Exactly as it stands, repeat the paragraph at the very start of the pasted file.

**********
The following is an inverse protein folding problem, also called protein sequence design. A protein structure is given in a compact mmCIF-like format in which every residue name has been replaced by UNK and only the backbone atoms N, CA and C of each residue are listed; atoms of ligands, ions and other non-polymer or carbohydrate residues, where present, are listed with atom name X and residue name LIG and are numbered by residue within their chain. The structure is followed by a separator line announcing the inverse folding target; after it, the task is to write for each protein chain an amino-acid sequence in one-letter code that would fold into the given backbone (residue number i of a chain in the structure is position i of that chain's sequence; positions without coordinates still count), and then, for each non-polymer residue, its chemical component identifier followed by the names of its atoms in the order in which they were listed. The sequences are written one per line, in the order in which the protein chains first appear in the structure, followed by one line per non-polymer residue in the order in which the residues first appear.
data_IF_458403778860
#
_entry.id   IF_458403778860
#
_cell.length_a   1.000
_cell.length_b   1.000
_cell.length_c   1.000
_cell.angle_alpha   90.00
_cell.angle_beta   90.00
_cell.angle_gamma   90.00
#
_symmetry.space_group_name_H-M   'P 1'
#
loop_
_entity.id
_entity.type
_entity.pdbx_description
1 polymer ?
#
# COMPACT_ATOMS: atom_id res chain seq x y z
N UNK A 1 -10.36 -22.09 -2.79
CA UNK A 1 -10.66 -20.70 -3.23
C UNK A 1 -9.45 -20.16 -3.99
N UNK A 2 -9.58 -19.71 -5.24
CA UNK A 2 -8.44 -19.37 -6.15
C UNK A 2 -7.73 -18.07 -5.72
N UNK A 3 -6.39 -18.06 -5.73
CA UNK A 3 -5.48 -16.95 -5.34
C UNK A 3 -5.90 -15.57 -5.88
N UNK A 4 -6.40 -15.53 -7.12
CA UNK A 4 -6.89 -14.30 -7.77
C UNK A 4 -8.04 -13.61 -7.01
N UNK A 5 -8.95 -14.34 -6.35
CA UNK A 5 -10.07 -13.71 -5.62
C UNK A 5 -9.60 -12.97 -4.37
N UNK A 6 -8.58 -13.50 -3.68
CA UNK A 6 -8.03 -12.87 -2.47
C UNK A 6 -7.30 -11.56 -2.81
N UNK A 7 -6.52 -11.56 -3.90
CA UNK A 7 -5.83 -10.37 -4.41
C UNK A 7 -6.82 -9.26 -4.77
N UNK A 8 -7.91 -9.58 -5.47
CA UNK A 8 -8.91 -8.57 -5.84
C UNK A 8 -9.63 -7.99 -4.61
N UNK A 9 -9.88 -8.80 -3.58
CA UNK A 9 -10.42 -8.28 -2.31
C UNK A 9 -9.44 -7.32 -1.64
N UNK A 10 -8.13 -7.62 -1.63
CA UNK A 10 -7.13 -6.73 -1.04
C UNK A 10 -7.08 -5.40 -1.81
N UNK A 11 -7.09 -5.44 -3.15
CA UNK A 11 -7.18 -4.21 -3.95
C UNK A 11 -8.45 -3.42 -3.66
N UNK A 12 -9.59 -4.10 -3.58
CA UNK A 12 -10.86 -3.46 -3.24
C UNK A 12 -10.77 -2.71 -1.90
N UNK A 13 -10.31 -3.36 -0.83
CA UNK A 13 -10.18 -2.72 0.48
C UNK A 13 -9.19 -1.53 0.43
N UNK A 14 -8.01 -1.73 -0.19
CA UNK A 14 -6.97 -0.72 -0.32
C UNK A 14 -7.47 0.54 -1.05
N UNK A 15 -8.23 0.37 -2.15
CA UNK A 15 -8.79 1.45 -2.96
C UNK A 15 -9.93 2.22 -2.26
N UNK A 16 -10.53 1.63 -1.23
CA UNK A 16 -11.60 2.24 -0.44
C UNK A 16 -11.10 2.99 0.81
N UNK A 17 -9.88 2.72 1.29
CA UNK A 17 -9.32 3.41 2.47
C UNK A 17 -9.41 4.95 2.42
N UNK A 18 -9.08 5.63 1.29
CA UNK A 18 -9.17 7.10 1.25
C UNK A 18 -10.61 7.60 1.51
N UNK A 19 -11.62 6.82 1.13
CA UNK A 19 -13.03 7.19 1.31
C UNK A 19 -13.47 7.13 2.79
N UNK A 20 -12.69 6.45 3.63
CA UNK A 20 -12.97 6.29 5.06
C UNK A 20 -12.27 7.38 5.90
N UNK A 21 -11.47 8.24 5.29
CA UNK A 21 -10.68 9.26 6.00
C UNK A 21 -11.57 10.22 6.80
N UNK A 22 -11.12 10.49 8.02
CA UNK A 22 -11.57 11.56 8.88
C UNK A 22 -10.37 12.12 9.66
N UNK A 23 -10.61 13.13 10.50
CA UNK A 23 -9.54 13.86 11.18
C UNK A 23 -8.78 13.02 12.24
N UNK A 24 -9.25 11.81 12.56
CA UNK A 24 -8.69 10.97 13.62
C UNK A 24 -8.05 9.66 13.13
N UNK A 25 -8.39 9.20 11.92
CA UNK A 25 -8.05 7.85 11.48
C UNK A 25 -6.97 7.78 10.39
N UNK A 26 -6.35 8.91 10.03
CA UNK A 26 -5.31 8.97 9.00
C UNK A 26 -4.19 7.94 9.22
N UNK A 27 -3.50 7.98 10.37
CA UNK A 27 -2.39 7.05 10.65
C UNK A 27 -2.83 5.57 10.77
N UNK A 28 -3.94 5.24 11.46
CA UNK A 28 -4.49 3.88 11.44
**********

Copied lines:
The following is an inverse protein folding problem, also called protein sequence design. A protein structure is given in a compact mmCIF-like format in which every residue name has been replaced by UNK and only the backbone atoms N, CA and C of each residue are listed; atoms of ligands, ions and other non-polymer or carbohydrate residues, where present, are listed with atom name X and residue name LIG and are numbered by residue within their chain. The structure is followed by a separator line announcing the inverse folding target; after it, the task is to write for each protein chain an amino-acid sequence in one-letter code that would fold into the given backbone (residue number i of a chain in the structure is position i of that chain's sequence; positions without coordinates still count), and then, for each non-polymer residue, its chemical component identifier followed by the names of its atoms in the order in which they were listed. The sequences are written one per line, in the order in which the protein chains first appear in the structure, followed by one line per non-polymer residue in the order in which the residues first appear.